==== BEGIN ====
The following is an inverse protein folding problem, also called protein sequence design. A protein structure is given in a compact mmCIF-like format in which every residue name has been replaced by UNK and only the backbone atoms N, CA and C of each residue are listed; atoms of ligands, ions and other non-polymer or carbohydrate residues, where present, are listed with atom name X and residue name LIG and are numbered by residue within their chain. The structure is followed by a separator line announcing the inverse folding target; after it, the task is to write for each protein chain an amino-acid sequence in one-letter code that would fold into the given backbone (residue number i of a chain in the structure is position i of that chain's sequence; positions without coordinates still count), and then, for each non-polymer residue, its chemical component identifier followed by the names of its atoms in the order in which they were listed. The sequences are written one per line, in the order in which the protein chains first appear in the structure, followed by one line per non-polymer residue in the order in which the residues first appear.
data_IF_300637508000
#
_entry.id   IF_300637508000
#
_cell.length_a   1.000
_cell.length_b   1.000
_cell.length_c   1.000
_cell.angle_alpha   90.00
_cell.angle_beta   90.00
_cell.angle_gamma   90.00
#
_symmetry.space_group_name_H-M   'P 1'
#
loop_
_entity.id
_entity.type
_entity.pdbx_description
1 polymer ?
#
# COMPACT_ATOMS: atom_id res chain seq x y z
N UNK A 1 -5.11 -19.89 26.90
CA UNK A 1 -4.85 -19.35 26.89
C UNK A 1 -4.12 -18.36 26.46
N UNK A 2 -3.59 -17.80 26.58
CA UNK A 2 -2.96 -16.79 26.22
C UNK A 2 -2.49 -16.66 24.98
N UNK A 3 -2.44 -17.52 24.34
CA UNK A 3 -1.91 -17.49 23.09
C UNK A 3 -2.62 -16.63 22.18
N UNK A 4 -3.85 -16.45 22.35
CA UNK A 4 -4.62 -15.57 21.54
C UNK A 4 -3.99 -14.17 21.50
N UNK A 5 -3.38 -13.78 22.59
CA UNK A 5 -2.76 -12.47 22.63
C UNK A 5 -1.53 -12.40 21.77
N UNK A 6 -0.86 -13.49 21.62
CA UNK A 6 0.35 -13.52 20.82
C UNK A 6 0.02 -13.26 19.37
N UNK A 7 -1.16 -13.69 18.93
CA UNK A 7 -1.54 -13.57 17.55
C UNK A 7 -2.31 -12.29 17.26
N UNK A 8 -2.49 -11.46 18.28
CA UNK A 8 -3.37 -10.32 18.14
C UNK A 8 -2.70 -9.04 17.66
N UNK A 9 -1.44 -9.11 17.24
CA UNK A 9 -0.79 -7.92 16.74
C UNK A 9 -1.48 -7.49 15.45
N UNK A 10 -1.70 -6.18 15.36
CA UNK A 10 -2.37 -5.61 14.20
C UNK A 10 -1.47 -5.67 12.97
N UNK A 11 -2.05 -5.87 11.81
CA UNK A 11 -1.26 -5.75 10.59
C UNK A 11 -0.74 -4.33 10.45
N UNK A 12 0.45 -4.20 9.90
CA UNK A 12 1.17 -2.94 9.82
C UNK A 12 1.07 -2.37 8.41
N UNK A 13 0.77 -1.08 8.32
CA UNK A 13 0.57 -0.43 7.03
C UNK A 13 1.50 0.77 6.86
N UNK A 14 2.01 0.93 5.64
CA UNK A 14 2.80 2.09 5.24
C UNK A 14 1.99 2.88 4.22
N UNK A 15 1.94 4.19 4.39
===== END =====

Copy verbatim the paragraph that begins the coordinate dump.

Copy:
The following is an inverse protein folding problem, also called protein sequence design. A protein structure is given in a compact mmCIF-like format in which every residue name has been replaced by UNK and only the backbone atoms N, CA and C of each residue are listed; atoms of ligands, ions and other non-polymer or carbohydrate residues, where present, are listed with atom name X and residue name LIG and are numbered by residue within their chain. The structure is followed by a separator line announcing the inverse folding target; after it, the task is to write for each protein chain an amino-acid sequence in one-letter code that would fold into the given backbone (residue number i of a chain in the structure is position i of that chain's sequence; positions without coordinates still count), and then, for each non-polymer residue, its chemical component identifier followed by the names of its atoms in the order in which they were listed. The sequences are written one per line, in the order in which the protein chains first appear in the structure, followed by one line per non-polymer residue in the order in which the residues first appear.